The hearing was heard in open court and the judge imposed no suppressions, including details of Mr Barber’s previous convictions.
 The hearing was to determine if the complainant was fit to stand trial. Mr Barber was a mayoral candidate at the time and therefore there was a high public interest in reporting the case, so that voters could be fully informed about candidates before casting their votes.
 Mr Dallas continued, “if he wishes to seek election into positions of power and influence, and represent the people, he should accept it comes with journalistic scrutiny and considerable public interest”.
 While Mr Barber says he hadn’t entered a plea, Mr Dallas writes the court considered that amounted to a not guilty plea and it was appropriate to report it as such.
 Mr Dallas says Mr Barber’s past convictions are a matter of public record, as reported by theStandard. The parts of the article referring to Mr Barber’s mental state quote the testimony of expert witnesses and have been accurately reported, he says.
 Mr Barber sent the Council a copy of a court order from 2018, which he claims Stuff has breached. Unfortunately for him, it shows quite the opposite. The order, which relates to an application by the same journalist for court documents relating to Mr Barber, weighs the complainant’s right to privacy with the public interest. While it says Mr Barber was “a vulnerable person” under the Family Court Act and denies access to the full file, the order allows the journalist to a redacted version of the documents. Leave is given to publish the contents of an August 2018 decision by Judge BR Pidwell. In that decision the Court ruled Mr Barber suffers from a mental illness and lacks competence to manage his own property affairs.
 In paragraph 24, Pidwell J writes: “In standing for public office, Ross [Mr Barber] has chosen to be open to public scrutiny and, therefore, the public has a right to know of any limitation on his ability to administer his own property which may limit his ability to adequately perform the role as regional councillor. This outweighs Ross’ right to privacy in this instance”.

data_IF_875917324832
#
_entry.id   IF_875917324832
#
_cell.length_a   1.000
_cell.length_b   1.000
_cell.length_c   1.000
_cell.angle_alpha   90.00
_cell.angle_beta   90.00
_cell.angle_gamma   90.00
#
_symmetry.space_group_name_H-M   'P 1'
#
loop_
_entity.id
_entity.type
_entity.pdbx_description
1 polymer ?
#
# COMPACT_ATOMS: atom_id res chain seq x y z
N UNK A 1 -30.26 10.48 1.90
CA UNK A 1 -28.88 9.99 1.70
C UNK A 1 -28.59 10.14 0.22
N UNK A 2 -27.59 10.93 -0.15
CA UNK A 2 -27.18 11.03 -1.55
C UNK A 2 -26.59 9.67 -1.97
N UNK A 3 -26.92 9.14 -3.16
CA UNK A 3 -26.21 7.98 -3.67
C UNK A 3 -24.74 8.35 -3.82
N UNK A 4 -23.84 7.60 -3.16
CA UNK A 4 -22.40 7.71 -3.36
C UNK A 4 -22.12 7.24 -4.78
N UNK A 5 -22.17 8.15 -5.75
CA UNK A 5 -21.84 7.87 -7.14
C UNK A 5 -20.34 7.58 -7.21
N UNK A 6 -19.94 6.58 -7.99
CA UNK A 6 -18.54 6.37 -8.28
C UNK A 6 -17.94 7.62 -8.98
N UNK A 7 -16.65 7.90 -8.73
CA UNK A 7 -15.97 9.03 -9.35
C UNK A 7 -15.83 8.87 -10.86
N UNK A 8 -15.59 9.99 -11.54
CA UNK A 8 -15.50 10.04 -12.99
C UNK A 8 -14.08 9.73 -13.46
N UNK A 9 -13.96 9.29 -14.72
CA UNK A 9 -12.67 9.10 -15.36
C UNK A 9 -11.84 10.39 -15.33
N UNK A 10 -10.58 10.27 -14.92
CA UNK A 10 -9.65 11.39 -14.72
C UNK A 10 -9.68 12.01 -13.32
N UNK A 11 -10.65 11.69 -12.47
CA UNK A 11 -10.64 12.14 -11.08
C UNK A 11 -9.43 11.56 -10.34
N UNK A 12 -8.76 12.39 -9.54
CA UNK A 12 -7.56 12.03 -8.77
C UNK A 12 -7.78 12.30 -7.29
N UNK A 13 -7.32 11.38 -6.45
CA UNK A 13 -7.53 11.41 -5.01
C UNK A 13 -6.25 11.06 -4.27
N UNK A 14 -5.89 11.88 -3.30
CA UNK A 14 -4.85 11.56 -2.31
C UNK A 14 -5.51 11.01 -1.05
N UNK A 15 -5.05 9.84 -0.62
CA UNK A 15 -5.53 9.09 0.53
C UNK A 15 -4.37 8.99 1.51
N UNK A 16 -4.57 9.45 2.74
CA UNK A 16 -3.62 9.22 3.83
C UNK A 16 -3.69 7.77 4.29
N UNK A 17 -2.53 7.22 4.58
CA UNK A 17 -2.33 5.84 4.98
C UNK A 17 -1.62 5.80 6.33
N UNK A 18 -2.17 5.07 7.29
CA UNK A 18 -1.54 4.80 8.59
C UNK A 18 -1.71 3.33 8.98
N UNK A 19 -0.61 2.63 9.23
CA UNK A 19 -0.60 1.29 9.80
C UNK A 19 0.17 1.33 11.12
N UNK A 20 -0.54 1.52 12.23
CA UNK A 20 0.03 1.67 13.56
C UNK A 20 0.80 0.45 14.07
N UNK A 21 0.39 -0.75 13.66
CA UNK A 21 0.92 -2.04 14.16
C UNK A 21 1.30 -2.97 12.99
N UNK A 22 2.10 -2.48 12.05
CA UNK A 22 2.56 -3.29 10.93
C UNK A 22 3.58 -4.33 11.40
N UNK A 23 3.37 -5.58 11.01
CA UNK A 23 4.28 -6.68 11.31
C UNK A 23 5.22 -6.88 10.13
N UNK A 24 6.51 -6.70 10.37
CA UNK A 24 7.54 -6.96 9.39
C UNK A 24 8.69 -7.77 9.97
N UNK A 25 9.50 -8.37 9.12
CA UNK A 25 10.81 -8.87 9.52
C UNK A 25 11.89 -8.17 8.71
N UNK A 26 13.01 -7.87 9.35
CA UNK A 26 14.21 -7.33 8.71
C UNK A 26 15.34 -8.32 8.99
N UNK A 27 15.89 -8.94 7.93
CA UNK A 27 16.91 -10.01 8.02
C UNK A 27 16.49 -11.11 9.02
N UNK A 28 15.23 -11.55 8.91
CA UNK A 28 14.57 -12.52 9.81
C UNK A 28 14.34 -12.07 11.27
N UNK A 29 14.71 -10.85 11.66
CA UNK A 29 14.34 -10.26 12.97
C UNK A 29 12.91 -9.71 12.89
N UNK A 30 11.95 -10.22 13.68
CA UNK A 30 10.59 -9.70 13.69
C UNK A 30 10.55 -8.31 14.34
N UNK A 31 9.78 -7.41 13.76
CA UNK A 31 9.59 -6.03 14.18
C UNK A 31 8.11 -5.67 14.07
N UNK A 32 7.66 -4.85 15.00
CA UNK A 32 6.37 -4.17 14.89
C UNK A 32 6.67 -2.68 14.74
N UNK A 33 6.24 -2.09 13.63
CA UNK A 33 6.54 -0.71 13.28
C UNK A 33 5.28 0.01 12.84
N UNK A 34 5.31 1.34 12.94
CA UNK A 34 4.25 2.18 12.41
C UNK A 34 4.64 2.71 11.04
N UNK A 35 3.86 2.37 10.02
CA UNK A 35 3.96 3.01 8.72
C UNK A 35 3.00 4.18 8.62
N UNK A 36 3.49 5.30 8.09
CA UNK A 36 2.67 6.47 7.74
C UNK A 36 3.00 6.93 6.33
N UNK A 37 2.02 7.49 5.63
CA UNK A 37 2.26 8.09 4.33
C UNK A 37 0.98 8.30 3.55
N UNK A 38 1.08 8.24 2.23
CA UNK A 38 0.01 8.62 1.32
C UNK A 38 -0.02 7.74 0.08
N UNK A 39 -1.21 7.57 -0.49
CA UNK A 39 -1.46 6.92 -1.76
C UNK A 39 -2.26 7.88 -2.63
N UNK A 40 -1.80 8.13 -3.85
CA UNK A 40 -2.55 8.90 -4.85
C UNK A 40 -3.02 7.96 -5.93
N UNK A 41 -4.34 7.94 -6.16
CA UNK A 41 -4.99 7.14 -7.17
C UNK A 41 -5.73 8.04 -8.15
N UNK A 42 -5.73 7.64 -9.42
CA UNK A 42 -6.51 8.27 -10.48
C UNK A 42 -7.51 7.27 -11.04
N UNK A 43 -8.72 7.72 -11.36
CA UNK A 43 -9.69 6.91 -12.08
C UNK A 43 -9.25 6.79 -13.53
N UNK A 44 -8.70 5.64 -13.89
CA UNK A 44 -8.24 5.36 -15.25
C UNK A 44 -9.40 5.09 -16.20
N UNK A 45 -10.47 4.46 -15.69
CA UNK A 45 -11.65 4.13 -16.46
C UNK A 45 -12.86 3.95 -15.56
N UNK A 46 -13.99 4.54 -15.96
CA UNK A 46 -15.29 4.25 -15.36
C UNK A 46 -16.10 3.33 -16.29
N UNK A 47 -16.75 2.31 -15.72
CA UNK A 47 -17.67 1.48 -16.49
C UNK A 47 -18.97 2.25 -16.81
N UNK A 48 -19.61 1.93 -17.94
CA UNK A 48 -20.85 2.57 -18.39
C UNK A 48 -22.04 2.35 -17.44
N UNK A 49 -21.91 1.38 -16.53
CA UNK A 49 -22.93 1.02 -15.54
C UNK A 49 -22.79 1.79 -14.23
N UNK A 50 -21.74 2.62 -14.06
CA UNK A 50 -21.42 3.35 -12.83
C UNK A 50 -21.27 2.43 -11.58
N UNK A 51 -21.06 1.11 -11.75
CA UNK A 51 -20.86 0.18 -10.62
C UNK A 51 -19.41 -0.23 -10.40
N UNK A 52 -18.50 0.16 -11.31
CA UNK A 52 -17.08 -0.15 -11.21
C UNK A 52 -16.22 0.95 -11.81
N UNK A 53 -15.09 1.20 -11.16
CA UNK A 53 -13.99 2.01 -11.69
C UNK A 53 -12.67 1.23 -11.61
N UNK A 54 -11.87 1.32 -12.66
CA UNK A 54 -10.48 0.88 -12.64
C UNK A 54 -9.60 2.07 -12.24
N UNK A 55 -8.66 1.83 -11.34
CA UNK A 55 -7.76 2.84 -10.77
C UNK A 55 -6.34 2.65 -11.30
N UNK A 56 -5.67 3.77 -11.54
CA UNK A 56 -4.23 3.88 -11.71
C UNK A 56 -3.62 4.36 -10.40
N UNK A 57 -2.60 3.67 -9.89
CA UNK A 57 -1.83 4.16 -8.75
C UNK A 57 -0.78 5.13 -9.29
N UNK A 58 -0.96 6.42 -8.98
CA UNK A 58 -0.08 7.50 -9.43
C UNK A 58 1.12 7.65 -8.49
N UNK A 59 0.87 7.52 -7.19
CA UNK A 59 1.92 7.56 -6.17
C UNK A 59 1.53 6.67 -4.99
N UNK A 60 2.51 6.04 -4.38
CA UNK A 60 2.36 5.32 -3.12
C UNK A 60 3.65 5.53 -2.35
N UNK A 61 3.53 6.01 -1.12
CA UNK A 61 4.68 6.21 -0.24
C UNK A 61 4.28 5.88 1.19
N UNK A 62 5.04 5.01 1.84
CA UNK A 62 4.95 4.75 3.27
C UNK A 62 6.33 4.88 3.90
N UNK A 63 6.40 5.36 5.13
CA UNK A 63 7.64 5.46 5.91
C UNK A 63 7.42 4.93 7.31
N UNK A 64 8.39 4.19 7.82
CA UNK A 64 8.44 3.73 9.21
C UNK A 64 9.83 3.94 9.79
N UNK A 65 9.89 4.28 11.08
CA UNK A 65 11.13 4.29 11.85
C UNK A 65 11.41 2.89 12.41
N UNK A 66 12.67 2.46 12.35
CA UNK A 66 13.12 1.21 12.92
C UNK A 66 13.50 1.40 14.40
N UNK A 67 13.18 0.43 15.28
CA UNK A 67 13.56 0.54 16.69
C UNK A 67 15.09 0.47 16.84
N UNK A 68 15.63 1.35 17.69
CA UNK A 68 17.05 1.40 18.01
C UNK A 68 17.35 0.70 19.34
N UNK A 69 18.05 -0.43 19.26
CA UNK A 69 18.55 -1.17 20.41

The Council can only echo the judge’s decision. Mr Barber is clearly suffering from a mental illness, but by standing for public office is opening himself to vital public scrutiny. Voters in each election in which he stands have the right to know of his convictions and mental state.
 Mr Barber’s past convictions are on the public record.
 The evidence as to his mental state comes from open court hearings and experts of the calibre of Dr Chaplow, a former director of the Mason Clinic and Director of Mental Health. It is quite proper for the paper to report them.
 While the Standard should always keep in mind the line in Principle 2 urging special consideration for those suffering from trauma, it is the paper’s duty to report on candidates for public office and ensure its readers are informed as to any issues that might impinge on their ability to serve. Reporting past convictions and mental health issues of this kind is undoubtedly in the public interest. The complainant should be under no illusion that the paper has every right, and indeed duty, to report these matters each and every time he stands. The complaint is not upheld.
Media Council members considering the complaint were Hon Raynor Asher, Rosemary Barraclough, Katrina Bennett, Liz Brown, Jo Cribb, Ben France-Hudson, Jonathan MacKenzie, Marie Shroff, Christina Tay and Tim Watkin.